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«BAKKE GRADUATE UNIVERSITY TRANSFORMATIONAL POWER OF LEADERSHIP COMMUNITIES: ASSESSING LEADERSHIP NETWORK’S EFFECTIVENESS IN ACCELERATING THE ...»

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Figure 4 shows the collective number of people and the percentage of the average weekly attendees engaged in externally focused ministry from 2003 to 2006. Group 2 churches more than doubled the numbers of attendees between 2003 and 2006 and by 2006 more than doubled congregational participation in externally focused ministry.

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Figure 5 shows the total number of hours served each year by Group 2 churches. By 2006 Group 2 churches had nearly tripled the hours of volunteer service and ministry to the community.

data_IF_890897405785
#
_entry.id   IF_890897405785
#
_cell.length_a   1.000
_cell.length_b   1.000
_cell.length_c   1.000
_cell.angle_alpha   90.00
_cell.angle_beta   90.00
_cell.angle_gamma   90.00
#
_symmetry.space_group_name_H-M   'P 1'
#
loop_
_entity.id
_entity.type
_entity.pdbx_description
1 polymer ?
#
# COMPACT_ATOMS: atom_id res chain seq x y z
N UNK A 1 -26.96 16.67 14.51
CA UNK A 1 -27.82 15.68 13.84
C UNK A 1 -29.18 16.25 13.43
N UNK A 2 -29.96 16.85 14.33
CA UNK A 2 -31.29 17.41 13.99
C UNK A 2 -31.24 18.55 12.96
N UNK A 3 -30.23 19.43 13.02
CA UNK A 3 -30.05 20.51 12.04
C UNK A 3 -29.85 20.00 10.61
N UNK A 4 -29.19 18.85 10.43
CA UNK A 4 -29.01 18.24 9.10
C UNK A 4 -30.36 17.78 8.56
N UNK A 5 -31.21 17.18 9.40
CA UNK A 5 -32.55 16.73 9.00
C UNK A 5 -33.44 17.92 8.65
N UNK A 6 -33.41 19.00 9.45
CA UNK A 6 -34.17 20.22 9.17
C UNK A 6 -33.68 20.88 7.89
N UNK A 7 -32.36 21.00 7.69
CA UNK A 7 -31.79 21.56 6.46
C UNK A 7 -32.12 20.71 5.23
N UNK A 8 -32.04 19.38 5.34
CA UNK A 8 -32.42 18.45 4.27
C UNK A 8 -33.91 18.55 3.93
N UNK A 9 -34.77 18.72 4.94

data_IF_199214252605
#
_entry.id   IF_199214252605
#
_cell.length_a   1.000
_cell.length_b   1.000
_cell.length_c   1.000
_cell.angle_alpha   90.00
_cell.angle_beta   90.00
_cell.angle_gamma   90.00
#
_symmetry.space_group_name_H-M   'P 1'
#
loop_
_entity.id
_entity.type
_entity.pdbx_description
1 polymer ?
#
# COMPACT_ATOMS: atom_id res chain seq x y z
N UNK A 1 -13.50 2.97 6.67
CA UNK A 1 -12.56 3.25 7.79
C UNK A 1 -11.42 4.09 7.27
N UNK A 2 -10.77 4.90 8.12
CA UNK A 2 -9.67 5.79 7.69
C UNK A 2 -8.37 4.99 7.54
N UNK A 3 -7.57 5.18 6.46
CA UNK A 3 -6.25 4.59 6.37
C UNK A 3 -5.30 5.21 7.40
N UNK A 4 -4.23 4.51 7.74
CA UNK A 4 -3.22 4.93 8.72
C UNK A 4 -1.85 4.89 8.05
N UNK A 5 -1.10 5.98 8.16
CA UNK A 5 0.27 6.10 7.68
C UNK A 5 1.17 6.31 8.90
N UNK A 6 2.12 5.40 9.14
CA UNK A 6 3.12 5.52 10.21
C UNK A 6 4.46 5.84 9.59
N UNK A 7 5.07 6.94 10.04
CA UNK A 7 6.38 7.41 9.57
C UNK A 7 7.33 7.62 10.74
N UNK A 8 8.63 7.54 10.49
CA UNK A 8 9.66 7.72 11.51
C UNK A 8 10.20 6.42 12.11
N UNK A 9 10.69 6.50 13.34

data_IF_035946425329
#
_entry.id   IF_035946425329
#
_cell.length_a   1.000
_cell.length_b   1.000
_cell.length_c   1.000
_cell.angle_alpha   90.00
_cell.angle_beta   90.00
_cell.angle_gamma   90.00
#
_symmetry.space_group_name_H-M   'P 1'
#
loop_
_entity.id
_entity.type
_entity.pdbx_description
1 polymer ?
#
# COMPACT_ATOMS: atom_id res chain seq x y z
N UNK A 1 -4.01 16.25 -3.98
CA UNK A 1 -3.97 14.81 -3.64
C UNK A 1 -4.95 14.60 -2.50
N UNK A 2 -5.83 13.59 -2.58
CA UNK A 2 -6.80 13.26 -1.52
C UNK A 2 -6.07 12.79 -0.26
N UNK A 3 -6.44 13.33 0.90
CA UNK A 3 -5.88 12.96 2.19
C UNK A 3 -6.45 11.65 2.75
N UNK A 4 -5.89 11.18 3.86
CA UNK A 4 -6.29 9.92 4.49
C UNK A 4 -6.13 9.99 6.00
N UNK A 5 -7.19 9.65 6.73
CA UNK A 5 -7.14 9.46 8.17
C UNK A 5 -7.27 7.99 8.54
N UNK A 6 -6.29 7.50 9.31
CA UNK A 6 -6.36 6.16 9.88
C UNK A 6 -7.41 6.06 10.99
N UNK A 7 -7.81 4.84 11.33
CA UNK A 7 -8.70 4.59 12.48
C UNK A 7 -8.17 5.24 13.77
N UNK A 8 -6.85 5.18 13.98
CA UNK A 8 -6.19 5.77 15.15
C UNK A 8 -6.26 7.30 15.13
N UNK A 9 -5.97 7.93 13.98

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Table 4 represents the dollar value of volunteer hours of Group 2 engaged in community ministry.

Group 3 EFCLC, Group 3 consists of 11 churches with a collective weekend attendance of 21,277; an average weekend attendance of 1,934; and a median weekend attendance of 1,800. The average age of the participating churches is 42.2 years, with the median age of the church being 26 years. The first EFCLC gathering was held April 5-7, 2005 and the last gathering was held October 10-12, 2006.

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The results of the EFCLC, Group 3 are summarized in Table 5, showing the cumulative totals of numbers of church volunteers serving in externally focused ministry, the number of hours those people served and the average number of hours people served in a given year.